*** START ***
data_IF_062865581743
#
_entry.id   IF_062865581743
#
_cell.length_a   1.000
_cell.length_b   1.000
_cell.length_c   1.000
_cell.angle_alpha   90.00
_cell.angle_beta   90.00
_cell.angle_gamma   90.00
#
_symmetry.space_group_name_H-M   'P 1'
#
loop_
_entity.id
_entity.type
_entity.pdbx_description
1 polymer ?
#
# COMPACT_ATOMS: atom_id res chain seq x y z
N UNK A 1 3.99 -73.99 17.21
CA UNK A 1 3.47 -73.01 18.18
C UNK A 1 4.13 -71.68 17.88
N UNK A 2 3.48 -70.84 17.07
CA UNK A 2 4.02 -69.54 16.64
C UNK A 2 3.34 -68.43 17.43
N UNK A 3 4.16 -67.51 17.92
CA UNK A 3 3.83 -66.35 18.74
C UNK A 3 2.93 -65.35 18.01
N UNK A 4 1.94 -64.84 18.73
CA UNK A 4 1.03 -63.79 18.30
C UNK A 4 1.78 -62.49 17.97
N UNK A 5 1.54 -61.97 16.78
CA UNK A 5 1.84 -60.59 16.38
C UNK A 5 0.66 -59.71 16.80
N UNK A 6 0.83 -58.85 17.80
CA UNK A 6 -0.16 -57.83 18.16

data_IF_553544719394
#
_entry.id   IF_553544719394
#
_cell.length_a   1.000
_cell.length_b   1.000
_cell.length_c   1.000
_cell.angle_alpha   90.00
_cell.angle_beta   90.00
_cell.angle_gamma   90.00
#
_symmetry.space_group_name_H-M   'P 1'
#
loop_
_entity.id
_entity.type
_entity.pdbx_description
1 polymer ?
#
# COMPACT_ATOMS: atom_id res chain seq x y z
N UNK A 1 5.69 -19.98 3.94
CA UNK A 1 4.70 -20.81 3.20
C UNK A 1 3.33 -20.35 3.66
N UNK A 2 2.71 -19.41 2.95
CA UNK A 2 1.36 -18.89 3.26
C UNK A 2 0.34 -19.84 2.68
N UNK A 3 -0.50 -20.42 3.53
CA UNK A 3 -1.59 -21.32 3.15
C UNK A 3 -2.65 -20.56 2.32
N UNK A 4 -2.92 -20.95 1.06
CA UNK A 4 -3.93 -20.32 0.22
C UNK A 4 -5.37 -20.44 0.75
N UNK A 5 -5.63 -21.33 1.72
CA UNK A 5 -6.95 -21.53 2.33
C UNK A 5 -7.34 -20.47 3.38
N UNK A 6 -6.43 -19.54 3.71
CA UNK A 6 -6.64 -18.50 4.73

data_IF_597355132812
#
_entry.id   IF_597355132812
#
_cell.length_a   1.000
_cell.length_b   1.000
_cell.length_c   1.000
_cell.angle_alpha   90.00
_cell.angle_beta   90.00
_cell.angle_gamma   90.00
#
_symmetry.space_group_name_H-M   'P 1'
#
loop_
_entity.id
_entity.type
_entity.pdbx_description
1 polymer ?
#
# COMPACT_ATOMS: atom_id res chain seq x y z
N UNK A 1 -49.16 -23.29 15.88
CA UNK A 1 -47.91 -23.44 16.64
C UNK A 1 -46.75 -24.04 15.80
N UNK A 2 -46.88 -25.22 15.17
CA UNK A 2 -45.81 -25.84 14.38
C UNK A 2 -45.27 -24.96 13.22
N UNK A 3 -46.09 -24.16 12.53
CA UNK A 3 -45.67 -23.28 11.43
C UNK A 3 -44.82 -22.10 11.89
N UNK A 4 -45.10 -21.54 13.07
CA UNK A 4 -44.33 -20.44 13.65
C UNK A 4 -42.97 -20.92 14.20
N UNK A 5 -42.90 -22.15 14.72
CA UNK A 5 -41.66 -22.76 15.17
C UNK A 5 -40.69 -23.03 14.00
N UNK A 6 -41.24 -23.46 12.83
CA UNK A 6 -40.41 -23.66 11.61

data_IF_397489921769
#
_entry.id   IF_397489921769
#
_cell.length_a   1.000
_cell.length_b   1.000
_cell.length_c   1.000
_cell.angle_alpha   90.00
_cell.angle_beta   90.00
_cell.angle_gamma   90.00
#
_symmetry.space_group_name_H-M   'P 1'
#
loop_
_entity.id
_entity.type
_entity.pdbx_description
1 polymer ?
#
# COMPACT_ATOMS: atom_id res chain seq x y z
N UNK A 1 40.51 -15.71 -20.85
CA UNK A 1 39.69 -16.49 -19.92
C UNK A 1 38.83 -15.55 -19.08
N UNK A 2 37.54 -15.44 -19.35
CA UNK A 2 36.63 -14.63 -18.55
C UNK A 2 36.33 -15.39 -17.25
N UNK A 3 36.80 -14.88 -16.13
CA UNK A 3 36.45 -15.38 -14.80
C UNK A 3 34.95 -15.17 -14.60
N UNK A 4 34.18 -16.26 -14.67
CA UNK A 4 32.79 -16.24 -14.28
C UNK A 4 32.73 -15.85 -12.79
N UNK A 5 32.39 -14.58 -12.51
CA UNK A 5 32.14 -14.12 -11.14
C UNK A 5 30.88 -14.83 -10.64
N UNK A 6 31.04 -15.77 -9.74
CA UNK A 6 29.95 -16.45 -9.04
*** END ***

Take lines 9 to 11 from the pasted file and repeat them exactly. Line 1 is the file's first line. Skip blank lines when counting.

_cell.angle_beta   90.00
_cell.angle_gamma   90.00
#